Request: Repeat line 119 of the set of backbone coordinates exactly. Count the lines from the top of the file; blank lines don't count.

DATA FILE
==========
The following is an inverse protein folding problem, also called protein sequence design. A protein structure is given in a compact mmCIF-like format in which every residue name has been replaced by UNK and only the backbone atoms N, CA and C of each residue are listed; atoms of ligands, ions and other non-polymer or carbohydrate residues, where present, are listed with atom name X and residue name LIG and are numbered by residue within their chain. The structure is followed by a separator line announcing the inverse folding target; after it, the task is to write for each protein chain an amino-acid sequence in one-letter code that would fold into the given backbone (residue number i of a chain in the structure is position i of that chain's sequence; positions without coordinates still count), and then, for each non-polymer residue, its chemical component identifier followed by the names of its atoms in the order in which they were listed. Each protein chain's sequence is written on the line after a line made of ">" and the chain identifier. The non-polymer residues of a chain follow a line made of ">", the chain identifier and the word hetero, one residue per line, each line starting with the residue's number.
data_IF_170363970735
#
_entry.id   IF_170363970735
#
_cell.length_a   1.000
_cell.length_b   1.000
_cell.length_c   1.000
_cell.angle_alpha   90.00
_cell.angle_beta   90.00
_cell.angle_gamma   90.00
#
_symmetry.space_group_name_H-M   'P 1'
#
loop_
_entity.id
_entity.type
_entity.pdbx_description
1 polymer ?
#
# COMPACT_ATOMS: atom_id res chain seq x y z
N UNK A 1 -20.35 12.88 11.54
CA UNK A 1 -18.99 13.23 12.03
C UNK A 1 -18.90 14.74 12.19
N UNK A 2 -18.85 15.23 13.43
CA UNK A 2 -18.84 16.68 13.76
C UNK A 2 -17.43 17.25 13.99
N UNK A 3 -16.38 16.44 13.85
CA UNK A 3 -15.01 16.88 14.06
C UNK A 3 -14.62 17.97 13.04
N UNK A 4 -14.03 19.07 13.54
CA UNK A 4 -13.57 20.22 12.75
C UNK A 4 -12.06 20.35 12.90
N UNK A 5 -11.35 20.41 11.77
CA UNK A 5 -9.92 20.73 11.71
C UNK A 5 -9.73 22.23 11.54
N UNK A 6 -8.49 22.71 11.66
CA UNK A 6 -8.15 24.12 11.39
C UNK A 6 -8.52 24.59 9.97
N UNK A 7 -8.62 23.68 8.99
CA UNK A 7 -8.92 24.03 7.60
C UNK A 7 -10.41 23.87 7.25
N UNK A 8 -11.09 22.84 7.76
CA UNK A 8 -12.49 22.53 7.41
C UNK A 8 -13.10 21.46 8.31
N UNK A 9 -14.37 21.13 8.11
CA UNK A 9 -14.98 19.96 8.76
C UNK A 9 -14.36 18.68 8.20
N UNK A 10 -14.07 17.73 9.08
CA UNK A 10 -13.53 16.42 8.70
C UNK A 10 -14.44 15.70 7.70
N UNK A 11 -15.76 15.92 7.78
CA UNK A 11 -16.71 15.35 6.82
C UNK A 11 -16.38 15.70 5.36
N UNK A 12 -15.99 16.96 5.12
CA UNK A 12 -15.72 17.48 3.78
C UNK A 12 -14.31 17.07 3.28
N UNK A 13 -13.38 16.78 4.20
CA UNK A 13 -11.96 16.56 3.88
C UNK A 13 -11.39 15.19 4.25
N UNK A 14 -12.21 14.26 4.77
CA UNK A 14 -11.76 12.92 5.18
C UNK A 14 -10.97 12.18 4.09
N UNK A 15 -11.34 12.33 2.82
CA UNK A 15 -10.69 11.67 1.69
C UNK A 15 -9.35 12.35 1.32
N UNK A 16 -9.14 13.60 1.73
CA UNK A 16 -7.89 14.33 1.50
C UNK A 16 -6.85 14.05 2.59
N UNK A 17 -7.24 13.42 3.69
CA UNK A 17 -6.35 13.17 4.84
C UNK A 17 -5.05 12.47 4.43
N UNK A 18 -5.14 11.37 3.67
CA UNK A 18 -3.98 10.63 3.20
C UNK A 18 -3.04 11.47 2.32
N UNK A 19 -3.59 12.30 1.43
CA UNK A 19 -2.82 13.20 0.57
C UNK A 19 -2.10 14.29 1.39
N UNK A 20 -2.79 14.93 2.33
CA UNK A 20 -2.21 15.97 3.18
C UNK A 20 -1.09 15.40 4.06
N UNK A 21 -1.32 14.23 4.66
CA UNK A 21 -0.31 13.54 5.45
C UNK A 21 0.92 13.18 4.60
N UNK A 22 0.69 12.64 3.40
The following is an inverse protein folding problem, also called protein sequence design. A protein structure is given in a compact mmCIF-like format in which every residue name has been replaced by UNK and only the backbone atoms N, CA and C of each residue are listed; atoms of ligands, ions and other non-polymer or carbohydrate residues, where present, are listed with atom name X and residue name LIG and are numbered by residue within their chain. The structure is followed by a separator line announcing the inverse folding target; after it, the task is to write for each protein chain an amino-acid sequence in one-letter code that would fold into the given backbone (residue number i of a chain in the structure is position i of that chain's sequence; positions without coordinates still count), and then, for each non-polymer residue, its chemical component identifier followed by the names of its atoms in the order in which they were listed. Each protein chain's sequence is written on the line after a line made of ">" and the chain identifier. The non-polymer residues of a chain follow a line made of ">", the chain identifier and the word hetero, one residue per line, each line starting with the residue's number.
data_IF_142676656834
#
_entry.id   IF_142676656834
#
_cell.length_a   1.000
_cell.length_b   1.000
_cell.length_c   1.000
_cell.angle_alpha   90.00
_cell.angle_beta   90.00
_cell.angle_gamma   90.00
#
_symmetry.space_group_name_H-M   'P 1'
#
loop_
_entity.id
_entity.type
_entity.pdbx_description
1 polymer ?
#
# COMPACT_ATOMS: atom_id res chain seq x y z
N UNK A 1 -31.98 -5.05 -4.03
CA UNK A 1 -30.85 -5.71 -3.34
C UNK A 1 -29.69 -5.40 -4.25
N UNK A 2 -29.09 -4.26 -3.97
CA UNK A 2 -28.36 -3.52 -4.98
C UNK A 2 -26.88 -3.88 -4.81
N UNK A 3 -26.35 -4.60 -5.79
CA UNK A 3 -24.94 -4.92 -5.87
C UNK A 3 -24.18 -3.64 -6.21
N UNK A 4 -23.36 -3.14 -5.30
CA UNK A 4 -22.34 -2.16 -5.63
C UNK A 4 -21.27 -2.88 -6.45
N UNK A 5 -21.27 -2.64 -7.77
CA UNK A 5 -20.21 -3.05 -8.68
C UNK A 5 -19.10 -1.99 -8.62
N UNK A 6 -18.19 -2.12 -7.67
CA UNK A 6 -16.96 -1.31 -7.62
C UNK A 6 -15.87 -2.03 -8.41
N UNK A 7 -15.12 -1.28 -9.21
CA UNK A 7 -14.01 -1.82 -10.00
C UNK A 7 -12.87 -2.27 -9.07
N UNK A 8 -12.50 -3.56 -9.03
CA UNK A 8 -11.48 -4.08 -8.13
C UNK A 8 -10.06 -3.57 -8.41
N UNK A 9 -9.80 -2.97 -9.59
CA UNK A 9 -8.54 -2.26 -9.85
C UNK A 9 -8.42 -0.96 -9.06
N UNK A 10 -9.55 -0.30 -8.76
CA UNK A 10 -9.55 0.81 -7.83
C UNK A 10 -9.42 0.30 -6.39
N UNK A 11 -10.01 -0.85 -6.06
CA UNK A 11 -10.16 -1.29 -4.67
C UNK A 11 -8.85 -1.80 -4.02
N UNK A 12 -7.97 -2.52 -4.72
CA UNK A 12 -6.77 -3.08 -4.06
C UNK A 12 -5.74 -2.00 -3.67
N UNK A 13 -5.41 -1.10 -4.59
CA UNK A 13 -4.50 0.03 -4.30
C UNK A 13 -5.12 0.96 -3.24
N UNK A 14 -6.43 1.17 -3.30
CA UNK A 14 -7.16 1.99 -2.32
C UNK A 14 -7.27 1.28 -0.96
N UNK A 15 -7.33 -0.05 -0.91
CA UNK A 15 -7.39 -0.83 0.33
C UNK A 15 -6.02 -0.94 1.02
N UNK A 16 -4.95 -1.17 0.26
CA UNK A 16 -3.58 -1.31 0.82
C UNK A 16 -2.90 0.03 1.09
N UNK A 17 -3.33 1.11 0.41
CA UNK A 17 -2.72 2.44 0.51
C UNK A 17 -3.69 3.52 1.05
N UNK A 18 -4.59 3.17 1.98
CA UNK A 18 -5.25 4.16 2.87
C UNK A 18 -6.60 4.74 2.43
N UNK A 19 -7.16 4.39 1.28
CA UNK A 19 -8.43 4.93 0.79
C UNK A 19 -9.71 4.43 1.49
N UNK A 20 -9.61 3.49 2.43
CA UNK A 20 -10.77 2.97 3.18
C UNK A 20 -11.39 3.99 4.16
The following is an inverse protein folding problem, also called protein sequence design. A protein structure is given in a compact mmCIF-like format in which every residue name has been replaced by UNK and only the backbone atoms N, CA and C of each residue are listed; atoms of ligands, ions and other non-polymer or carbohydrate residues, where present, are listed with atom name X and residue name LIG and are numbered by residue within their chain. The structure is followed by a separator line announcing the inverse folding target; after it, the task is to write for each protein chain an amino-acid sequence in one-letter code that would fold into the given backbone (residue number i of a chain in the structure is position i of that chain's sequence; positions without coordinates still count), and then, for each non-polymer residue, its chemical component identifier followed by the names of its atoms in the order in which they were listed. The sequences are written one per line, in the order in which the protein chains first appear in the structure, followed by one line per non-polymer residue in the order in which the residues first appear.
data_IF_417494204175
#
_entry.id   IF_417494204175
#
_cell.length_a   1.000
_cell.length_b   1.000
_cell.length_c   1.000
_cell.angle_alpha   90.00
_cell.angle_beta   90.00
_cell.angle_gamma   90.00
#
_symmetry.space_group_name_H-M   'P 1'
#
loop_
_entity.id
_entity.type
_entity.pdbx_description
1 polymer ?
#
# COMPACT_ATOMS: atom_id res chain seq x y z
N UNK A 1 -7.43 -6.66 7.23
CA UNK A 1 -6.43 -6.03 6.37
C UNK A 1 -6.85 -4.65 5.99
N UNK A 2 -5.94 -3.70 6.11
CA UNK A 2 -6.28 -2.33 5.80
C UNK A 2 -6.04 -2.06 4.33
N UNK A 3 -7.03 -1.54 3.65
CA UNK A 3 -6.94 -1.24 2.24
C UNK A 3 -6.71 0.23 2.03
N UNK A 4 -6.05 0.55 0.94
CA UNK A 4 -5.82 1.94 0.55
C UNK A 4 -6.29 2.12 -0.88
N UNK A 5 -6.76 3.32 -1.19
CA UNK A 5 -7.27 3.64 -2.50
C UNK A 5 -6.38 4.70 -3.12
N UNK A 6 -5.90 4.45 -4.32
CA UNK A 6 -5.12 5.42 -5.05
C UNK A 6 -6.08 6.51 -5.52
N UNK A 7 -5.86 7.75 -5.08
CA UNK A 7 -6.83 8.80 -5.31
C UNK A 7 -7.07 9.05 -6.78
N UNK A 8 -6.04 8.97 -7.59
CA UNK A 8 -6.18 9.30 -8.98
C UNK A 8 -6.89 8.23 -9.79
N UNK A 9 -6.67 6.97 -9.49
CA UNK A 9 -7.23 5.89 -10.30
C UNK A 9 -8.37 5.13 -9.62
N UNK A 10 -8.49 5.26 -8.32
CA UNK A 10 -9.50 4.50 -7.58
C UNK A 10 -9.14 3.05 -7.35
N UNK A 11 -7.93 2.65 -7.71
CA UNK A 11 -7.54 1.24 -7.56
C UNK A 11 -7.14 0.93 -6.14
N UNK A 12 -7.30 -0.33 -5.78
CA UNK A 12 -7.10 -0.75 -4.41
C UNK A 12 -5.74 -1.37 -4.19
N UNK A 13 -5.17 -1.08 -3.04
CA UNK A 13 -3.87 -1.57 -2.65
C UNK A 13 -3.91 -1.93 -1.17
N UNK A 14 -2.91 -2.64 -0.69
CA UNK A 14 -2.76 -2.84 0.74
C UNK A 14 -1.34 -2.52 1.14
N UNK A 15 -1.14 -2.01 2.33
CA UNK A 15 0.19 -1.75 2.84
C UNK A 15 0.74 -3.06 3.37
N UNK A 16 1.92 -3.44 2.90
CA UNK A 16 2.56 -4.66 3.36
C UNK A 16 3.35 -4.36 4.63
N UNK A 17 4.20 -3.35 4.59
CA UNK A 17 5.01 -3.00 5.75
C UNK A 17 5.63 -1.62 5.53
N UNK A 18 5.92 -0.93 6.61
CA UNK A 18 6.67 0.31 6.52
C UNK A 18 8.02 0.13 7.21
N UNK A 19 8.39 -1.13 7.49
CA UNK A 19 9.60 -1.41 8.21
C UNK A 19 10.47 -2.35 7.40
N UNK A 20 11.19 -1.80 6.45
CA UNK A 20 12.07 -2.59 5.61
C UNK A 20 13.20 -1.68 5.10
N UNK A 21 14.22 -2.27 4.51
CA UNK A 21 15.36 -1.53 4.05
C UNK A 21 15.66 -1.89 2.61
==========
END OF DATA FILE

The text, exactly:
N UNK A 5 -21.27 -2.64 -7.77